St. Patrick’s Day isn’t far off, and whether you’re Irish or not, it’s a fair guess that you’ll be sitting down to a traditional meal of corned beef & cabbage, in homage to, or as a nostalgic reminder of, Irish heritage. But how traditional is corned beef and cabbage in Ireland? Ask any Irishman, and he’ll tell you that corned beef and cabbage is about as Irish as red beans and rice. Back home on the Emerald Isle, he’ll certainly have his boiled cabbage, but most likely it’ll be with a slice of good Irish bacon.

Serving corned beef on St. Pat’s Day is an American custom that goes back to the 1800s when Irish immigrants on New York’s Lower East Side learned from their Jewish neighbors that a cheaper cut of beef brisket could be “corned,” like pork, and served as a substitute for the more expensive cut of Irish bacon.

“Corning” or “salting” was a method for curing pork that developed in Europe in the early part of the 8th century. The term corning comes from the word corn, which originally meant grain. Coarse salt grains (or corns), which resembled grains of corn, were used in the curing process.

Ireland’s most famous feast day is little over a week away, and there’s ample time for you to get adventurous and “corn” your own beef. The color of your home-cured beef will be brownish-grey, rather than reddish-pink, but the flavor and texture will be memorable.

Choose a flat-cut brisket if you want your meat lean, or better yet, ask your butcher for a point-cut brisket. It’s fatter for sure, but infinitely more tender and tasty.

Home-cured Corned Beef Brisket

cup kosher salt

1 tablespoon cracked fresh black peppercorns

2 teaspoons mild “Hungarian” paprika

2 teaspoons ground allspice

tablespoon dried leaf thyme

2 each bay leaves, crushed

1 each “fresh” beef brisket, 4 to 5 pounds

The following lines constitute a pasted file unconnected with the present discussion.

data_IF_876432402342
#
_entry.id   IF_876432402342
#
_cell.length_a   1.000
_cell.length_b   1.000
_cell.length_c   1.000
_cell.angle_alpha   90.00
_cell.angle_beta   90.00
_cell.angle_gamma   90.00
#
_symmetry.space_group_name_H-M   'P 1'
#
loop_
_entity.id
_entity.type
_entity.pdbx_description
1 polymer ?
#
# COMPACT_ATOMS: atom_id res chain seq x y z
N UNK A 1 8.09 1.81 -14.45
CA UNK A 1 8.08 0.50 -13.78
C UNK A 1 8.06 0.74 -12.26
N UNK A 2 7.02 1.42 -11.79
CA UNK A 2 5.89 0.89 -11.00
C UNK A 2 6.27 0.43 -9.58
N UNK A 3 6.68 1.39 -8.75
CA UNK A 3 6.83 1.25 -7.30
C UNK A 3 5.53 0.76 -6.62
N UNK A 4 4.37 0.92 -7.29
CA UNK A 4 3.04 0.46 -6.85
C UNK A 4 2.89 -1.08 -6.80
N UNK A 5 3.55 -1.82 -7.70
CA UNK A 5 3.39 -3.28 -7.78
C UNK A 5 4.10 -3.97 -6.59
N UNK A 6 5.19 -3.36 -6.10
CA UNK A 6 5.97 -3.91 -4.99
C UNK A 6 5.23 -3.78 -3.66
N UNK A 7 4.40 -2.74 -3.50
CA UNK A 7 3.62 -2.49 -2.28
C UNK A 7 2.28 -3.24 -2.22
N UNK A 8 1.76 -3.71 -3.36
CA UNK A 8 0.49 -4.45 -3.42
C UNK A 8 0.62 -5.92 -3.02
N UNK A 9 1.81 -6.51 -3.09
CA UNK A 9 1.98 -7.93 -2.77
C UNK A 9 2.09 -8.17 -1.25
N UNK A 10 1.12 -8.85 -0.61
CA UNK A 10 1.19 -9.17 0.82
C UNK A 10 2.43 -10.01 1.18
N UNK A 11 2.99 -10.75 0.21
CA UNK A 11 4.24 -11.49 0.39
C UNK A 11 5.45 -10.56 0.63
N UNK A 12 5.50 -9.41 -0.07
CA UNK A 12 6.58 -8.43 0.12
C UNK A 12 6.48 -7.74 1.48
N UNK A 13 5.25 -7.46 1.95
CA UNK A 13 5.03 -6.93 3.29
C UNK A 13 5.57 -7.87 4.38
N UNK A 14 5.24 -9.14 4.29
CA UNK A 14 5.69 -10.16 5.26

Mix all of the seasonings with the salt in a small bowl.

Prick both sides of the brisket all over with a sharp fork.

Rub both sides of the brisket using all of the seasoning mix.

Place the brisket in a 2-gallon size zip-lock bag.

Squeeze out the air and seal the bag.

Place the brisket in a pan or large bowl and cover it with a plate or similar size pan.

Place a couple of large (unopened) cans or a brick on top to weight it down.

Refrigerate for 1 week, turning the brisket once each day.

Boiled Corned Beef Brisket

Rinse the brisket in cold tap water and place it in a large soup pot.

Add water to inch above the brisket and bring to a boil, skimming off the surface scum.

Immediately lower the heat, cover and “simmer” gently for about 2 to 3 hours, until a meat fork slides easily. in and out of the meat.

Remove the brisket to a large platter, moisten it with some of the cooking liquor, cover and keep warm.

Add potatoes and root vegetables, such as carrots, turnips and onions, and simmer for 10 minutes.

Add quartered cabbage and simmer until tender.

Slice the brisket across the grain.

Serve all with melted butter, horseradish and mustard.

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Frank Chlumsky

Frank Chlumsky, former executive chef of Philander's restaurant in Oak Park, teaches in Chicago at Kendall College's School of Culinary Arts. In his 37-year career, Frank has owned restaurants in Michigan...